[United Kingdom] State of Children's rights report outlines systematic failures to protect children in England

20 Mar 2019
Source: 
Eurochild

A new 2018 report reveals how national and local government is failing to protect children in England whilst policymakers focus on Brexit, leaving children traumatised, powerless and vulnerable to abuse in many areas of their lives. The State of Children’s Rights in 2018 report includes new data gathered using Freedom of Information requests showing that:

  • Local authorities are making use of a legal loophole to house families in B&B accommodation for longer than the legal limit. 1,641 families with children were housed in council-owned B&Bs and hotel-style accommodation in 2017, almost two thirds (1,056) for longer than 6 weeks, which is the maximum time councils are allowed to house families in private B&Bs.
  • Increasing numbers of children and young people are being housed in independent accommodation which can include B&Bs, hostels, and even tents and caravan parks, many of them for long periods. At least 1,173 children were housed in independent accommodation for longer than 6 months in 2017, including 19 children aged 15 and one aged 14.
  • Police use of Tasers against children is increasing, with 871 uses in 2017 and 839 in the first 9 months of 2018. Tasers were used on children as young as 12 and on 4 occasions children under 10. Tasers were used disproportionately against children from BAME backgrounds, with BAME children accounting for 51% of Taser use (68% by the Metropolitan Police Service (MPS)).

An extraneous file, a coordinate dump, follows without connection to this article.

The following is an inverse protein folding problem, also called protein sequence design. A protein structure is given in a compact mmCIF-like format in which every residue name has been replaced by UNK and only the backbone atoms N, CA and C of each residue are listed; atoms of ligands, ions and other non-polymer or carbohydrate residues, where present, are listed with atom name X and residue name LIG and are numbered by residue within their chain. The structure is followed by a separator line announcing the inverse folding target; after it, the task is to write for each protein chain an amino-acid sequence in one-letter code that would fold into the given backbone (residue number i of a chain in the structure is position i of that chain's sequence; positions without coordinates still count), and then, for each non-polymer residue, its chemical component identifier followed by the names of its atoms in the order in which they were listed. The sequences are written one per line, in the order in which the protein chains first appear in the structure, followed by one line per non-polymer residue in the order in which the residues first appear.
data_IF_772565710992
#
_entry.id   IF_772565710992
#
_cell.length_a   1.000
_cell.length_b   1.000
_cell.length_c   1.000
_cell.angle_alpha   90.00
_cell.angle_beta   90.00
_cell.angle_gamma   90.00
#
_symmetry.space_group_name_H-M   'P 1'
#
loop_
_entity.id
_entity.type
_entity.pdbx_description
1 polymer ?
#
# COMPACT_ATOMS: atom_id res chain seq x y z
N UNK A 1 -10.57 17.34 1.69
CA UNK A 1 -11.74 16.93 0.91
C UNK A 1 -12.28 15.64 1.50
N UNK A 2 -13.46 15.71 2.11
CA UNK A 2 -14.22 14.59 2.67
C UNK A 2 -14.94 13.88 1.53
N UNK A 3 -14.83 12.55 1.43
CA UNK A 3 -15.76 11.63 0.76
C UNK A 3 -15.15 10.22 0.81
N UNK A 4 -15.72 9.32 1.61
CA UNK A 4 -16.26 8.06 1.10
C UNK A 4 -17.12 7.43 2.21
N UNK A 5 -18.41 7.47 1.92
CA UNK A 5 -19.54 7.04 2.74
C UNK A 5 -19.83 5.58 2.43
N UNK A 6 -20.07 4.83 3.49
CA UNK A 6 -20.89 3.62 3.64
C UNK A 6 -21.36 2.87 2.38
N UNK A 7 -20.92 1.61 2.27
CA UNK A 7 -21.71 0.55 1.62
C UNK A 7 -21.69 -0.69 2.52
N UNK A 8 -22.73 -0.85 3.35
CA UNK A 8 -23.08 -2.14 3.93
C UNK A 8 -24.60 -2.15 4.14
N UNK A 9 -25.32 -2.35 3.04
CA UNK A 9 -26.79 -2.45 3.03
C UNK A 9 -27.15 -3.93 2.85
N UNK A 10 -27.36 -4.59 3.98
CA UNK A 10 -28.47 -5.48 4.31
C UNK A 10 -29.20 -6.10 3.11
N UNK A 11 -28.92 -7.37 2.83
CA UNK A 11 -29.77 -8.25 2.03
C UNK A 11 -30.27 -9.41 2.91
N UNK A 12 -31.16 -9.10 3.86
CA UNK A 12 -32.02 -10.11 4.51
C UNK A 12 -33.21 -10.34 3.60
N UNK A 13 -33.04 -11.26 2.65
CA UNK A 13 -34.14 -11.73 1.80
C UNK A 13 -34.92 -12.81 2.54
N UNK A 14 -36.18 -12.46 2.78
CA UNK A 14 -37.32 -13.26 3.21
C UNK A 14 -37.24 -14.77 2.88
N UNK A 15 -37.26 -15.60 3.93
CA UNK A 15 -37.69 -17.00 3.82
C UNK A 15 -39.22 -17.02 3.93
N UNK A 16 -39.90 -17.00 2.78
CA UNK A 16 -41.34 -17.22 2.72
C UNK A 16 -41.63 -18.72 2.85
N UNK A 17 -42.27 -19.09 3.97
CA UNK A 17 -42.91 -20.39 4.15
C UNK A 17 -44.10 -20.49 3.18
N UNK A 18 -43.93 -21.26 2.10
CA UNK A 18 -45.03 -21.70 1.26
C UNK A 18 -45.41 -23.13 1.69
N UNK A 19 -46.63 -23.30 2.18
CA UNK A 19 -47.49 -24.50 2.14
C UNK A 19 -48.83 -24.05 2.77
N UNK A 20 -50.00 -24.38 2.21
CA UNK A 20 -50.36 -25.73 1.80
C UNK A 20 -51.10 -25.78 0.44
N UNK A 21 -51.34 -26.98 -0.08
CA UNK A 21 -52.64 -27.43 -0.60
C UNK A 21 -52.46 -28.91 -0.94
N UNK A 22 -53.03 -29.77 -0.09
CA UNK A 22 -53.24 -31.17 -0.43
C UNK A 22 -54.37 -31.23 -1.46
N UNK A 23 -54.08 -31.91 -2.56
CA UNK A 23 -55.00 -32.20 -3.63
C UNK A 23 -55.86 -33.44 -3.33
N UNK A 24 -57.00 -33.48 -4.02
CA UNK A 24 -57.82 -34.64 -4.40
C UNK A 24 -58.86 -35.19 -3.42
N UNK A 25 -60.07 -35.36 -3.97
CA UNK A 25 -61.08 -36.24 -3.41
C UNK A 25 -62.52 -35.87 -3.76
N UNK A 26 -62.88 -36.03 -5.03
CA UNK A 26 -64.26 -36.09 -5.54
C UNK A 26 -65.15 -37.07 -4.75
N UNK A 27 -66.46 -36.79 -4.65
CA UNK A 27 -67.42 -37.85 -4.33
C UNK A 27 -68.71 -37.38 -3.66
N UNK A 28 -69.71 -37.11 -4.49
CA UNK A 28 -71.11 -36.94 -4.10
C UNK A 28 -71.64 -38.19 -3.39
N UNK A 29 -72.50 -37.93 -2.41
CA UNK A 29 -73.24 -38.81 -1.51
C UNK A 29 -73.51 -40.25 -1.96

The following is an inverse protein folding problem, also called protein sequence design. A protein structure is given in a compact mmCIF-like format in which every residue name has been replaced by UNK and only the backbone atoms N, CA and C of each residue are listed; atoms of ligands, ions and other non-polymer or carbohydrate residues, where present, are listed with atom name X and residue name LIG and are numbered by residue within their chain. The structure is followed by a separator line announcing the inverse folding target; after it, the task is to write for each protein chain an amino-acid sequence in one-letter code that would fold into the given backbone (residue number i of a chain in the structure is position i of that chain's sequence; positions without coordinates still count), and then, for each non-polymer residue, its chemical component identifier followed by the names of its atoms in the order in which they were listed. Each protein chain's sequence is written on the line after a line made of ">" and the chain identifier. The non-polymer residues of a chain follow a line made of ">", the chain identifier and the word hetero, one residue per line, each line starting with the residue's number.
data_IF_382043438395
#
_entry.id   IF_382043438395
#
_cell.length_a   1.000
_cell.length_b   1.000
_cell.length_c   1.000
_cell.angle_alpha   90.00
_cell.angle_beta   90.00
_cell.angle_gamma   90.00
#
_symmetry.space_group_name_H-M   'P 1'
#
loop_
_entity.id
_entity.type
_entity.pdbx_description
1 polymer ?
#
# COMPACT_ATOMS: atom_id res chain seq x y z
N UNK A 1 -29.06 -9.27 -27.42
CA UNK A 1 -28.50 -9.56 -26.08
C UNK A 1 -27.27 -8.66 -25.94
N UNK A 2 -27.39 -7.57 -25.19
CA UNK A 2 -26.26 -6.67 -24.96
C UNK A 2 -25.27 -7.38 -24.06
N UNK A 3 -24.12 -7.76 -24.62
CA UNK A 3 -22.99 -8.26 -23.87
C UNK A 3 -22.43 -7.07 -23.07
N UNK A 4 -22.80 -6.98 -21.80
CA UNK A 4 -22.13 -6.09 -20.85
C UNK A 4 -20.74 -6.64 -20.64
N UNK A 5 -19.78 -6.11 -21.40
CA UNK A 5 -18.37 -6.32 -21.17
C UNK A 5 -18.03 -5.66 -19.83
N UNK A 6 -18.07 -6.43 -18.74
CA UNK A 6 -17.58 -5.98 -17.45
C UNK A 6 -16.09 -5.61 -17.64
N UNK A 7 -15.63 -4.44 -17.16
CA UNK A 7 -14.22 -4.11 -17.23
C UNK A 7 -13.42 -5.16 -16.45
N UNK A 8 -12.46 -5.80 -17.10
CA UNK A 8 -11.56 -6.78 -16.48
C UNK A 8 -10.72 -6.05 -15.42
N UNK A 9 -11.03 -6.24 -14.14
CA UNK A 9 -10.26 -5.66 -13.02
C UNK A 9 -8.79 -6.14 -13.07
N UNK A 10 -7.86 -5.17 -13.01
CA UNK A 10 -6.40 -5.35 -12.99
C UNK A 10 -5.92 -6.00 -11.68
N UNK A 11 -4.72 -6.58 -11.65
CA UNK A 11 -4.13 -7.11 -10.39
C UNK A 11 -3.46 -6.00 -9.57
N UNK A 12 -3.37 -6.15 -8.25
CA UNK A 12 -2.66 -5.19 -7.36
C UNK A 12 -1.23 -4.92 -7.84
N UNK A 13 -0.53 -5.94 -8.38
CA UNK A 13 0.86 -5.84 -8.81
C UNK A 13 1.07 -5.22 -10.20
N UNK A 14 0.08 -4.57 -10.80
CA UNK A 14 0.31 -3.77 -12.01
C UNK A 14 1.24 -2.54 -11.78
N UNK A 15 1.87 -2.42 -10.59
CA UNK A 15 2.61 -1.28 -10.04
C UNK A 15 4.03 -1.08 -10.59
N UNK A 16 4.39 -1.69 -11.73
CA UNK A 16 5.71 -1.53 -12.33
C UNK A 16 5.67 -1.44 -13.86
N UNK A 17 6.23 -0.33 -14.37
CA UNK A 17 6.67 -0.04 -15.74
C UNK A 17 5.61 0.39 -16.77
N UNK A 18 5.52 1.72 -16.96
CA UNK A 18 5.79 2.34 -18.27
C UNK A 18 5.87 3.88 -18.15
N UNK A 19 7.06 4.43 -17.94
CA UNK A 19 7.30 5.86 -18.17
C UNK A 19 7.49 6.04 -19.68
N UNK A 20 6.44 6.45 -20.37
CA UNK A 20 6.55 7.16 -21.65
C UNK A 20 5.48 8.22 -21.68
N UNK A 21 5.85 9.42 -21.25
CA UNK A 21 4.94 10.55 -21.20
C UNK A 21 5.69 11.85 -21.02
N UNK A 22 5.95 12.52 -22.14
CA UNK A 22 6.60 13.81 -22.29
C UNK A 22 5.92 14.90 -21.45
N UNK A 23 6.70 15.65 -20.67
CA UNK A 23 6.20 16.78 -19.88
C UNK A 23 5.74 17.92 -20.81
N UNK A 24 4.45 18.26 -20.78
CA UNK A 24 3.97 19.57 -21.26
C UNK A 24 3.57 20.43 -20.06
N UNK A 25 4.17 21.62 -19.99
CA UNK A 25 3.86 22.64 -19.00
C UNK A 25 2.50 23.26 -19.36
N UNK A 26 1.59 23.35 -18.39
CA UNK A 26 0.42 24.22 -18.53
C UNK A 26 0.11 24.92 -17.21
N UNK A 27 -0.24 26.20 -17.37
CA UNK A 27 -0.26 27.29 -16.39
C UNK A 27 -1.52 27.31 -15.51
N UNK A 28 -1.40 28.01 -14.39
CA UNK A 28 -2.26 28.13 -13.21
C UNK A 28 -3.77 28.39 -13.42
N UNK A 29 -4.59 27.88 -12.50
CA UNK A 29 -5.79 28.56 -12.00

• The use of spit-hoods is increasing year-on-year as more police forces roll out their use. Spit-hoods were found to be used on children as young as 10, with at least 47 uses on children in 2017 and 114 incidents in the first nine months of 2018, although the true figure is likely to be much higher. Across the whole period requested for 2017 and 2018, BAME children accounted for 34% of spit-hood use nationally and 72% of MPS use.

The report finds little evidence of progress on children’s rights issues over the past year, suggesting that a focus on Brexit is reducing government’s ability to address issues such as rising exclusions from school, mental health problems and child poverty. This means children’s basic needs and development such as their right to feel safe and be protected from abuse, have a roof over their head and play are being side-lined.

Read the full report here!

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